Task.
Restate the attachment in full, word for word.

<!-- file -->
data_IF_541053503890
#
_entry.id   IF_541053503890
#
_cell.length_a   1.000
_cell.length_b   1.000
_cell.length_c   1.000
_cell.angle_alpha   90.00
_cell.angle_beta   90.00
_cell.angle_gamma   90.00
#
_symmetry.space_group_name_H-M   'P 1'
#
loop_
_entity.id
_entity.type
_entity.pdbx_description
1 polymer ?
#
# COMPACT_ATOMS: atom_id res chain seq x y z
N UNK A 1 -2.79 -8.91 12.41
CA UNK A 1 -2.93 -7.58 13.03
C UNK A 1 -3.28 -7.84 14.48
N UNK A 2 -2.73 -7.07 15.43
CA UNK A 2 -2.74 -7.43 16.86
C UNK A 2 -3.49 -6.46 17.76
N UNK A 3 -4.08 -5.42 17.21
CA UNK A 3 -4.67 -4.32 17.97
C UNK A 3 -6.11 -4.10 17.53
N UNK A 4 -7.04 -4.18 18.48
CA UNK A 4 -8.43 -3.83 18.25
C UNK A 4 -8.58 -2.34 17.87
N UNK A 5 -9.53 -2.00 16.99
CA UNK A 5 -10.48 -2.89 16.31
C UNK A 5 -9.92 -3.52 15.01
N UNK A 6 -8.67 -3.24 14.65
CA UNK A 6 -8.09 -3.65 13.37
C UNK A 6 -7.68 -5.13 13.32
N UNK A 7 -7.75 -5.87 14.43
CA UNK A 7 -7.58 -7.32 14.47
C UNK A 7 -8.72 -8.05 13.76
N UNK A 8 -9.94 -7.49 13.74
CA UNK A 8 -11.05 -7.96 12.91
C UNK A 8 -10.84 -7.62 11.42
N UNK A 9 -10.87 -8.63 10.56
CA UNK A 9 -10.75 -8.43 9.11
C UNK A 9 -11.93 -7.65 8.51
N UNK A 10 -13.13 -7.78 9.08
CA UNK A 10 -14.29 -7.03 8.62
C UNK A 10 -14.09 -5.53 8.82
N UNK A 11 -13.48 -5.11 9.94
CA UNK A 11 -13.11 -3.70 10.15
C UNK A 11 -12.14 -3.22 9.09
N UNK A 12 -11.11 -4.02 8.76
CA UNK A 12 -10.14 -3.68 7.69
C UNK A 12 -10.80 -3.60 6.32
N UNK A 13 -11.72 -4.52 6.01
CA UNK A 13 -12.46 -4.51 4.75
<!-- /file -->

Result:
data_IF_541053503890
#
_entry.id   IF_541053503890
#
_cell.length_a   1.000
_cell.length_b   1.000
_cell.length_c   1.000
_cell.angle_alpha   90.00
_cell.angle_beta   90.00
_cell.angle_gamma   90.00
#
_symmetry.space_group_name_H-M   'P 1'
#
loop_
_entity.id
_entity.type
_entity.pdbx_description
1 polymer ?
#
# COMPACT_ATOMS: atom_id res chain seq x y z
N UNK A 1 -2.79 -8.91 12.41
CA UNK A 1 -2.93 -7.58 13.03
C UNK A 1 -3.28 -7.84 14.48
N UNK A 2 -2.73 -7.07 15.43
CA UNK A 2 -2.74 -7.43 16.86
C UNK A 2 -3.49 -6.46 17.76
N UNK A 3 -4.08 -5.42 17.21
CA UNK A 3 -4.67 -4.32 17.97
C UNK A 3 -6.11 -4.10 17.53
N UNK A 4 -7.04 -4.18 18.48
CA UNK A 4 -8.43 -3.83 18.25
C UNK A 4 -8.58 -2.34 17.87
N UNK A 5 -9.53 -2.00 16.99
CA UNK A 5 -10.48 -2.89 16.31
C UNK A 5 -9.92 -3.52 15.01
N UNK A 6 -8.67 -3.24 14.65
CA UNK A 6 -8.09 -3.65 13.37
C UNK A 6 -7.68 -5.13 13.32
N UNK A 7 -7.75 -5.87 14.43
CA UNK A 7 -7.58 -7.32 14.47
C UNK A 7 -8.72 -8.05 13.76
N UNK A 8 -9.94 -7.49 13.74
CA UNK A 8 -11.05 -7.96 12.91
C UNK A 8 -10.84 -7.62 11.42
N UNK A 9 -10.87 -8.63 10.56
CA UNK A 9 -10.75 -8.43 9.11
C UNK A 9 -11.93 -7.65 8.51
N UNK A 10 -13.13 -7.78 9.08
CA UNK A 10 -14.29 -7.03 8.62
C UNK A 10 -14.09 -5.53 8.82
N UNK A 11 -13.48 -5.11 9.94
CA UNK A 11 -13.11 -3.70 10.15
C UNK A 11 -12.14 -3.22 9.09
N UNK A 12 -11.11 -4.02 8.76
CA UNK A 12 -10.14 -3.68 7.69
C UNK A 12 -10.80 -3.60 6.32
N UNK A 13 -11.72 -4.52 6.01
CA UNK A 13 -12.46 -4.51 4.75